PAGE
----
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 An attempt is made in this chapter to bring a theoretical base for motivation.

 There are many competing theories, which attempt to explain the nature of motivation. These theories are all, at least, partially true, and all help to explain the behavior of certain people at certain times. However, the search for a generalised theory of motivation at work appears a vain quest. Motivation varies over time and depending up on the circumstances.


It is because of the complexity of motivation and the fact that there is no single answer to what motivates people to work well, that these different theories are important for the managers to guide them.

They show that there are many motives, which influence people's behavior and performance. The different theories provide a framework within which direct attention is incorporated to the problem of how best to motivate staff to work willingly and effectively. It is important to emphasize that these various theories are not conclusive. These different cognitive theories of motivation are usually divided into two contrasting approaches1 : content theories and process theories.


Content theories attempt to explain those specific things, which actually motivate the individual at work. These theories are concerned with identifying people's needs and their relative strength, and the goals they pursue in order to satis@ these needs. Content theories place emphasis on what motivates.


Process theories attempt to identify the relationship among the dynamic variables, which make up motivation. These theories are more concerned with how behavior is initiated, directed and sustained. Process theories place emphasis on the actual process of motivation.


2.1   Maslow's Need Hierarchy Theory


The most well known and pioneering theory of motivation is that of Abraham Maslow's hierarchy of needs. According to Maslow's hierarchy of human needs, people are motivated by five basic needs. These needs are arranged in the order in which a person seeks to gratifL them. These needs are:

 1.   Physiological needs  - (food, clothing, shelter, etc.,)

2.     The need for safety and security - (freedom from danger, job security, health-care etc..,)

 3.     The need to belong - (Acceptance by the group, friendships, love etc.,)

 4.     The need for esteem - (Recognition by others, feeling of achievement etc.,)

5.   The need for seIf-actualization - (fulfillment of capacities)


 The needs are arranged in order of importance under the assumption that a lower level need is satisfied before the next higher level need becomes a motivating factor. People try to satisfy their physiological needs first. When their basic needs are ensured, they seek security, belongingness, esteem and finally self-actualization. When one need is satisfied, next higher level need emerges to take its place. People are always striving to satisfy the new needs that emerge.


Since the need hierarchy theory of Abraham Maslow is being the core

 of study, this theory is dealt in detail in chapter I11 separately.


2.2   Alderfer's ERG Theory



2.3   Clayton Alderfer reorganized Maslow's  Need hierarchy into three levels of


core needs: (1) Existence needs (2) Relatedness needs and (3) Growth needs -hence the label ERG Theory 2.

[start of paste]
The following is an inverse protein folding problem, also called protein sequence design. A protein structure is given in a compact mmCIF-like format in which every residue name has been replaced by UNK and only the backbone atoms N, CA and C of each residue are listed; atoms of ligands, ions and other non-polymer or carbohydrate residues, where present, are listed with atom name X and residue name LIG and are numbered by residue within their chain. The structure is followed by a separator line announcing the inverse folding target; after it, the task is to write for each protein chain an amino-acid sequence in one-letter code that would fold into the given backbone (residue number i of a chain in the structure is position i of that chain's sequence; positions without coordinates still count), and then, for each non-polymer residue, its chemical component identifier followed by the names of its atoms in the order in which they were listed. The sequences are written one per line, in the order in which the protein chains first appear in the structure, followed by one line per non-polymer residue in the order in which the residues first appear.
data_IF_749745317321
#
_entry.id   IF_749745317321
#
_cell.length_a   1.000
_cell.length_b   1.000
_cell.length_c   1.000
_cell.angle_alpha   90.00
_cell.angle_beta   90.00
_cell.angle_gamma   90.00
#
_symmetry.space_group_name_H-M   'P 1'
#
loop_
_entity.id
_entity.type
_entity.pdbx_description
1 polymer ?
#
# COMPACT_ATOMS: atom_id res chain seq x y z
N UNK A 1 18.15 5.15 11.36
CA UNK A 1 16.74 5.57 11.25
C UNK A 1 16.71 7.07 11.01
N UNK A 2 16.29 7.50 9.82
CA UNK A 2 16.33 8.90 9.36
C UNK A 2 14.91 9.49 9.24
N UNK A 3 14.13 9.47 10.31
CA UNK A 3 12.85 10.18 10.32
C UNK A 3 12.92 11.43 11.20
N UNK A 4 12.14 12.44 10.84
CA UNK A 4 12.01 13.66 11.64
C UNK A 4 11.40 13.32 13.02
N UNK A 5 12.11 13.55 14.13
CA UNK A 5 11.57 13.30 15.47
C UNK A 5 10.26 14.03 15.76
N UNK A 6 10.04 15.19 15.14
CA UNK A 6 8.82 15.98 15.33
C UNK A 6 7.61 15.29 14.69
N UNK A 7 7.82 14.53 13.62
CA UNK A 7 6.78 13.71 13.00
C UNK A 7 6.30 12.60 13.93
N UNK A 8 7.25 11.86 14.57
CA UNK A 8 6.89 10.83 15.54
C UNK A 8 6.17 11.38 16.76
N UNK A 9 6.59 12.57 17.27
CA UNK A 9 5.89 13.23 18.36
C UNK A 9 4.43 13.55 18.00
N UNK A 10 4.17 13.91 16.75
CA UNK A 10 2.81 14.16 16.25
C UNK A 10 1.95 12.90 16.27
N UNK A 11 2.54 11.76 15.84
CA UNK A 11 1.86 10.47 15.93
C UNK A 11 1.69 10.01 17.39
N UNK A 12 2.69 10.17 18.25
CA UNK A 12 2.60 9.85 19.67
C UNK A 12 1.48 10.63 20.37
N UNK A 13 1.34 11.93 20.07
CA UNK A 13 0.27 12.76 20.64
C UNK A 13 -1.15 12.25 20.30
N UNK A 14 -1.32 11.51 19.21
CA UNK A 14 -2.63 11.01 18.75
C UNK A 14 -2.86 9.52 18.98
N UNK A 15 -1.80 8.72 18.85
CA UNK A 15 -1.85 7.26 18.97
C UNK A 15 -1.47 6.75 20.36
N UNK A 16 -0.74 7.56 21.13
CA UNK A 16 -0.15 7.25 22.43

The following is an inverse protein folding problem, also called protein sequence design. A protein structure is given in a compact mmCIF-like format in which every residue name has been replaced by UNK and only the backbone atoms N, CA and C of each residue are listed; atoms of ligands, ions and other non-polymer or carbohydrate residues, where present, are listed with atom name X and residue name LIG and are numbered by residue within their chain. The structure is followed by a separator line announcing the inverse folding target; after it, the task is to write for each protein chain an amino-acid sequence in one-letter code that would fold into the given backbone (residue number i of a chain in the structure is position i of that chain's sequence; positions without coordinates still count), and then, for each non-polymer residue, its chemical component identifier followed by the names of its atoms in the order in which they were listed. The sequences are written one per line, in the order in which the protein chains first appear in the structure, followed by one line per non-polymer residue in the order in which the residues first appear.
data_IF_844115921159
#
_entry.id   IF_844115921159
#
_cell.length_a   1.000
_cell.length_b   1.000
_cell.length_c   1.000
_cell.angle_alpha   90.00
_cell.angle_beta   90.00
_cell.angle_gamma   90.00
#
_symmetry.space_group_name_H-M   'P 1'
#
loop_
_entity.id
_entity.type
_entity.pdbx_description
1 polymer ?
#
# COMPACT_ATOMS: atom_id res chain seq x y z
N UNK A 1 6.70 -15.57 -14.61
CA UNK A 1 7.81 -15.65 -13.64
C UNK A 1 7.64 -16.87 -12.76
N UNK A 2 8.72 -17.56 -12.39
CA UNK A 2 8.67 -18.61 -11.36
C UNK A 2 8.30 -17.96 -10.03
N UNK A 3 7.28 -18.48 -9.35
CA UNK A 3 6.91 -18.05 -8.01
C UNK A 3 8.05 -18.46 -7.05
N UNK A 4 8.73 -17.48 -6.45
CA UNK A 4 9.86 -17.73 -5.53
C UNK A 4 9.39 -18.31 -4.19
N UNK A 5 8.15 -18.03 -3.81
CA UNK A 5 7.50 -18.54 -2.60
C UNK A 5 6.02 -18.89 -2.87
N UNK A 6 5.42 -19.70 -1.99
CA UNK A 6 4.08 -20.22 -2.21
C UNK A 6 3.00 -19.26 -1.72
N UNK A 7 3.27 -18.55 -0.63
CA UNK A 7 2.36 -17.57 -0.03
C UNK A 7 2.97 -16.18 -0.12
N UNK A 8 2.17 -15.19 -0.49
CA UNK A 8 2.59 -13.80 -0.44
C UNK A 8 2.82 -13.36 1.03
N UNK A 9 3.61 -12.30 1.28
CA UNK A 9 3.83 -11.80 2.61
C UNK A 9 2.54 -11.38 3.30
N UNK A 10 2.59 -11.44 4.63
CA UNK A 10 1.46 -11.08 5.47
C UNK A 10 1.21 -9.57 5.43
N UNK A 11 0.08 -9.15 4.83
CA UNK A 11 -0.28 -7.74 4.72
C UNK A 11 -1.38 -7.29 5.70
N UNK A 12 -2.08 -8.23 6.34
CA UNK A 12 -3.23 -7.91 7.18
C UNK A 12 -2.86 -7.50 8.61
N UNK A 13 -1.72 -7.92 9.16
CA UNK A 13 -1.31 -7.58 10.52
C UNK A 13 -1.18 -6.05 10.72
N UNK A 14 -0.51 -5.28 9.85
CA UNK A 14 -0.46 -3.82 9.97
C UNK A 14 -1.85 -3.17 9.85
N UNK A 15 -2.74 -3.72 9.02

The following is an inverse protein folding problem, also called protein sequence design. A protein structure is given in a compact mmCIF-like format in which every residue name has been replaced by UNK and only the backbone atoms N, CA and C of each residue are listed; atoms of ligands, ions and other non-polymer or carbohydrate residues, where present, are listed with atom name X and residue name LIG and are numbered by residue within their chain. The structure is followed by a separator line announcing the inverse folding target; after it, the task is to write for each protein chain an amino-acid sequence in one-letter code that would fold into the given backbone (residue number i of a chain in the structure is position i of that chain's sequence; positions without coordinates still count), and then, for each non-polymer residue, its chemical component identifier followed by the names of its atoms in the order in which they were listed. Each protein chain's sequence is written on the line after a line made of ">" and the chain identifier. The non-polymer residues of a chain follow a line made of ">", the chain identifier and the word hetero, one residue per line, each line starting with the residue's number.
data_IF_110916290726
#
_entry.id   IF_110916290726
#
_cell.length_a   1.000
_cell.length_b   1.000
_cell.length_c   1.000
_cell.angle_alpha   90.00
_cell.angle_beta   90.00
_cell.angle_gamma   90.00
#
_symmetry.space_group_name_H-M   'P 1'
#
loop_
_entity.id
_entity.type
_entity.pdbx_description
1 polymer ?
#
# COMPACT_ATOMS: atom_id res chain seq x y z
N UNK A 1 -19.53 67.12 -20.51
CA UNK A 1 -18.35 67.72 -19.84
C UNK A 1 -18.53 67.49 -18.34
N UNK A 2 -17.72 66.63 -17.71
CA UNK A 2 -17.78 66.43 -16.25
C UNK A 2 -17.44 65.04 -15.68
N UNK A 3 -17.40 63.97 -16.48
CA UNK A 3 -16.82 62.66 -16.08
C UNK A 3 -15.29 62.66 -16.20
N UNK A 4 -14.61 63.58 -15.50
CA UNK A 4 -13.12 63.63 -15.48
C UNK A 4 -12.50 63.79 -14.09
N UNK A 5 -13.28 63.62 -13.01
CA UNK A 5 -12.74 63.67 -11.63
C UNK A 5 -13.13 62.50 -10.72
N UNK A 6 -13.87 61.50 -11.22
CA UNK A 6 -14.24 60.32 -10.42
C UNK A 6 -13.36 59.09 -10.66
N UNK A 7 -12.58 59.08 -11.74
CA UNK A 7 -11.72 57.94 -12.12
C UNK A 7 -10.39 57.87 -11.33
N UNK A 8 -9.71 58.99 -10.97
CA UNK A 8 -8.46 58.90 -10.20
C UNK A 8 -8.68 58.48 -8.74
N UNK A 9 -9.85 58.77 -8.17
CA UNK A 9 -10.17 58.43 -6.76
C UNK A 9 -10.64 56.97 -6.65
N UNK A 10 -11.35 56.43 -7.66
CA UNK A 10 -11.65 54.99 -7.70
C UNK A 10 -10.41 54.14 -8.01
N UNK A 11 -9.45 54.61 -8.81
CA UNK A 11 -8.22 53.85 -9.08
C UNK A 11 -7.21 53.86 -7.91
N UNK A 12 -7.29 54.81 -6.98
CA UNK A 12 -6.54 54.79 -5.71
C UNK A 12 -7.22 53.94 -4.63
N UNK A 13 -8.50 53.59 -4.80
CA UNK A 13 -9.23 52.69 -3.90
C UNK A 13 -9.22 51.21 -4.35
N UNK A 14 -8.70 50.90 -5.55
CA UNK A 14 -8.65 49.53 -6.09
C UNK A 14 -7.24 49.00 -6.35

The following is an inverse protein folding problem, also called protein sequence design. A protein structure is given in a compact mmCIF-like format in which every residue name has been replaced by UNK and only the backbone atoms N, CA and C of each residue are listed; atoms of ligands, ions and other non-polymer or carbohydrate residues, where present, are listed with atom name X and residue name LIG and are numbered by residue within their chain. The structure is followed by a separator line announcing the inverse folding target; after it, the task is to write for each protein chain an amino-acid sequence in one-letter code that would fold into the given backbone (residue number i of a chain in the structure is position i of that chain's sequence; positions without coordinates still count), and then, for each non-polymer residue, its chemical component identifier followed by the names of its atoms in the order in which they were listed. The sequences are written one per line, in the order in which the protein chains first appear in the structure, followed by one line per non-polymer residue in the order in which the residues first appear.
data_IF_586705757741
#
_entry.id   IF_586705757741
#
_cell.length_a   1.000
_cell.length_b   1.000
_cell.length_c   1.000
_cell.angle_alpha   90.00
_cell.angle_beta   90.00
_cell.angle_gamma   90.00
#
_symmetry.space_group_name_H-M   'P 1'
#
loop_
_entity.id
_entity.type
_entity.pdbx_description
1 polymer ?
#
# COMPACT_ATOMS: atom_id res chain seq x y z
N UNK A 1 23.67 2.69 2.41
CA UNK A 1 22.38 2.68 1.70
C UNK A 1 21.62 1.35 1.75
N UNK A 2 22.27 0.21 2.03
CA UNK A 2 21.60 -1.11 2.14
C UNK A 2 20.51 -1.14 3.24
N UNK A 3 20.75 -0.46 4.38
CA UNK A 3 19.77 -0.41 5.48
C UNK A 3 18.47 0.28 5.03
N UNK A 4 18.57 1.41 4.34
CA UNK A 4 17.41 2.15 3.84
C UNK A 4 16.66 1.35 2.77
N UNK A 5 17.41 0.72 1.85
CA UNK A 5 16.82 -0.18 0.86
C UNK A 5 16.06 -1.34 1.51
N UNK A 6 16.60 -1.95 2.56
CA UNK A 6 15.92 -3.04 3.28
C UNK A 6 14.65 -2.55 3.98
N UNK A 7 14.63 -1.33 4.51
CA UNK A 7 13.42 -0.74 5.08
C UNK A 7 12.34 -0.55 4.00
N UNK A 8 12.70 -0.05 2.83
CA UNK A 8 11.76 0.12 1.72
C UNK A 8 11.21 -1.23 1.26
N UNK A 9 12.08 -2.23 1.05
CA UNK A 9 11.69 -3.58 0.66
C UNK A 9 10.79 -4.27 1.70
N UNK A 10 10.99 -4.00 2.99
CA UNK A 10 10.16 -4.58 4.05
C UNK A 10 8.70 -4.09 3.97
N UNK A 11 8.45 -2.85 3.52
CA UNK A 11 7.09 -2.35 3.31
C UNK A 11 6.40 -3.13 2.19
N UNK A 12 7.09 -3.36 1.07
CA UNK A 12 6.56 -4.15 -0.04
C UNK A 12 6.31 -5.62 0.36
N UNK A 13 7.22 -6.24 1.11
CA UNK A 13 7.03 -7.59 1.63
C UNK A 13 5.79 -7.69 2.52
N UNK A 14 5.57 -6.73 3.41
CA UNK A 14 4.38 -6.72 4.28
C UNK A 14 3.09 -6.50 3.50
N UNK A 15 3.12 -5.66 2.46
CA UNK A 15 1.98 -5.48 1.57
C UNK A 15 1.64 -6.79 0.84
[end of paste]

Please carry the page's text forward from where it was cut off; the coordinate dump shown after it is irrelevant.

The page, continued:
Existence needs includes both physiological and safety needs; it corresponds to the lower-order needs of Maslow's theory. Relatedness comprises love and belongingness needs. Growth incorporates both esteem and self-actualization needs. Relatedness and growth needs together comprise the higher order needs as set by Maslow.


ERG Theory argues like that of Maslow that satisfied lower order needs lead to the desire for satisfaction of higher order needs. But Alderfer states that multiple needs can be operating as motivators at the same time. An employee frustrated in efforts to satis@ growth needs, for example, might be motivated to satis@ the lower level relatedness needs.


 2.3   Henberg's Two-Factor Theory

 On the basis  of  extensive  interviews  with  some 200 engineers  and

 accountants employed in l l industries in an around Pittsburgh area, U.S.A., Frederick Herzberg and his associates developed a Two factor3 model of motivation. In the interviews they were asked about what kind of things on their job made them unhappy or dissatisfied and what things made them happy or satisfied. From the analysis they found that reported good feelings were associated with job content factors4. Reported bad feelings, on the other hand, were associated with the peripheral aspects of the job-the job context factors. The intrinsic job content factors are the job satisfiers or motivators and the extrinsic job context factors are the dissatisfiers or hygiene factors. Taken together, they became known as Herzberg's dual factor theory.


2.3. (0 Hygiene Factors

Company policies and administration, supervision, working conditions, security, status, salary, interpersonal relations are considered as maintenance factors. They are not an intrinsic part of a job, but they are related to the conditions under which a job is performed. Maintaining a hygienic work environment will not improve motivation. He found that the presence of hygiene factors will prevent dissatisfaction but do not increase satisfaction or motivation and the absence of which, increase dissatisfaction with the job. Hence he called these factors as

dissatisfiers/maintenance factors.


2.3. (ii) Motivators

 Motivators are associated directly to the content of job itself. These factors include achievement, recognition, advancement, work itself, responsibility, growth etc. The presence of motivators leads to satisfaction whereas the absence of which will prevent both satisfaction and motivation5.


According to Herzberg's theory, only challenging jobs that have the opportunities for achievement, recognition, responsibility, advancement and growth will motivate personnel.